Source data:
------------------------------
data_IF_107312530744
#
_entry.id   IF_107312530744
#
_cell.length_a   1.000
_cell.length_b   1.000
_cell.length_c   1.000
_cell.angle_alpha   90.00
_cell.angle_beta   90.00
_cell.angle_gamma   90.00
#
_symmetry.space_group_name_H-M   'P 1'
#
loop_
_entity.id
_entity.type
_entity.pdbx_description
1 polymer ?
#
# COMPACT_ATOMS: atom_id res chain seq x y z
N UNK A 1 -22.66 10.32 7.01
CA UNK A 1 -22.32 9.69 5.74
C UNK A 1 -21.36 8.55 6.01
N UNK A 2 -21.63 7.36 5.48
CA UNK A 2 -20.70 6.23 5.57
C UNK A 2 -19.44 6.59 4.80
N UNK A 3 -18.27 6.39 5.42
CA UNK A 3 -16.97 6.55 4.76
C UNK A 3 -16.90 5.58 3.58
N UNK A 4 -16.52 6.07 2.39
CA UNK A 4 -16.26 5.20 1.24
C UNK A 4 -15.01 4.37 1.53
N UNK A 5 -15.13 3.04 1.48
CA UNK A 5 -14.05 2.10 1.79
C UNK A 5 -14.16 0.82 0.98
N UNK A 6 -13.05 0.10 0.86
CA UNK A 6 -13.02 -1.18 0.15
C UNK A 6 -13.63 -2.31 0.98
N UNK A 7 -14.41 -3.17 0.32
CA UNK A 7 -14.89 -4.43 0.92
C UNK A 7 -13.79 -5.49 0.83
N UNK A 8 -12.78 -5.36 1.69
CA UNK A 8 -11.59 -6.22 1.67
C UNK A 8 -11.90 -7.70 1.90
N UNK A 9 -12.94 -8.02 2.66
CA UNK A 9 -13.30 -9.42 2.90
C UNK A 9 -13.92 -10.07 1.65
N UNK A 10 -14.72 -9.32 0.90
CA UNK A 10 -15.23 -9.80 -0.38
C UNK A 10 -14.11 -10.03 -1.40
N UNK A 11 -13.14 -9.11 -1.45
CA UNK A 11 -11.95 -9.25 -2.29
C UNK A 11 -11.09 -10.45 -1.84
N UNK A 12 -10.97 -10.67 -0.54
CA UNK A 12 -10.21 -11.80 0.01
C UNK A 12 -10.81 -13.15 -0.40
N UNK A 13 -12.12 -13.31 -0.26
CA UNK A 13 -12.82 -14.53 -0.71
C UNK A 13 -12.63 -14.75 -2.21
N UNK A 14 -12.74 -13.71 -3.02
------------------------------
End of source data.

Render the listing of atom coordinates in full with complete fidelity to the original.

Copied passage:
data_IF_107312530744
#
_entry.id   IF_107312530744
#
_cell.length_a   1.000
_cell.length_b   1.000
_cell.length_c   1.000
_cell.angle_alpha   90.00
_cell.angle_beta   90.00
_cell.angle_gamma   90.00
#
_symmetry.space_group_name_H-M   'P 1'
#
loop_
_entity.id
_entity.type
_entity.pdbx_description
1 polymer ?
#
# COMPACT_ATOMS: atom_id res chain seq x y z
N UNK A 1 -22.66 10.32 7.01
CA UNK A 1 -22.32 9.69 5.74
C UNK A 1 -21.36 8.55 6.01
N UNK A 2 -21.63 7.36 5.48
CA UNK A 2 -20.70 6.23 5.57
C UNK A 2 -19.44 6.59 4.80
N UNK A 3 -18.27 6.39 5.42
CA UNK A 3 -16.97 6.55 4.76
C UNK A 3 -16.90 5.58 3.58
N UNK A 4 -16.52 6.07 2.39
CA UNK A 4 -16.26 5.20 1.24
C UNK A 4 -15.01 4.37 1.53
N UNK A 5 -15.13 3.04 1.48
CA UNK A 5 -14.05 2.10 1.79
C UNK A 5 -14.16 0.82 0.98
N UNK A 6 -13.05 0.10 0.86
CA UNK A 6 -13.02 -1.18 0.15
C UNK A 6 -13.63 -2.31 0.98
N UNK A 7 -14.41 -3.17 0.32
CA UNK A 7 -14.89 -4.43 0.92
C UNK A 7 -13.79 -5.49 0.83
N UNK A 8 -12.78 -5.36 1.69
CA UNK A 8 -11.59 -6.22 1.67
C UNK A 8 -11.90 -7.70 1.90
N UNK A 9 -12.94 -8.02 2.66
CA UNK A 9 -13.30 -9.42 2.90
C UNK A 9 -13.92 -10.07 1.65
N UNK A 10 -14.72 -9.32 0.90
CA UNK A 10 -15.23 -9.80 -0.38
C UNK A 10 -14.11 -10.03 -1.40
N UNK A 11 -13.14 -9.11 -1.45
CA UNK A 11 -11.95 -9.25 -2.29
C UNK A 11 -11.09 -10.45 -1.84
N UNK A 12 -10.97 -10.67 -0.54
CA UNK A 12 -10.21 -11.80 0.01
C UNK A 12 -10.81 -13.15 -0.40
N UNK A 13 -12.12 -13.31 -0.26
CA UNK A 13 -12.82 -14.53 -0.71
C UNK A 13 -12.63 -14.75 -2.21
N UNK A 14 -12.74 -13.71 -3.02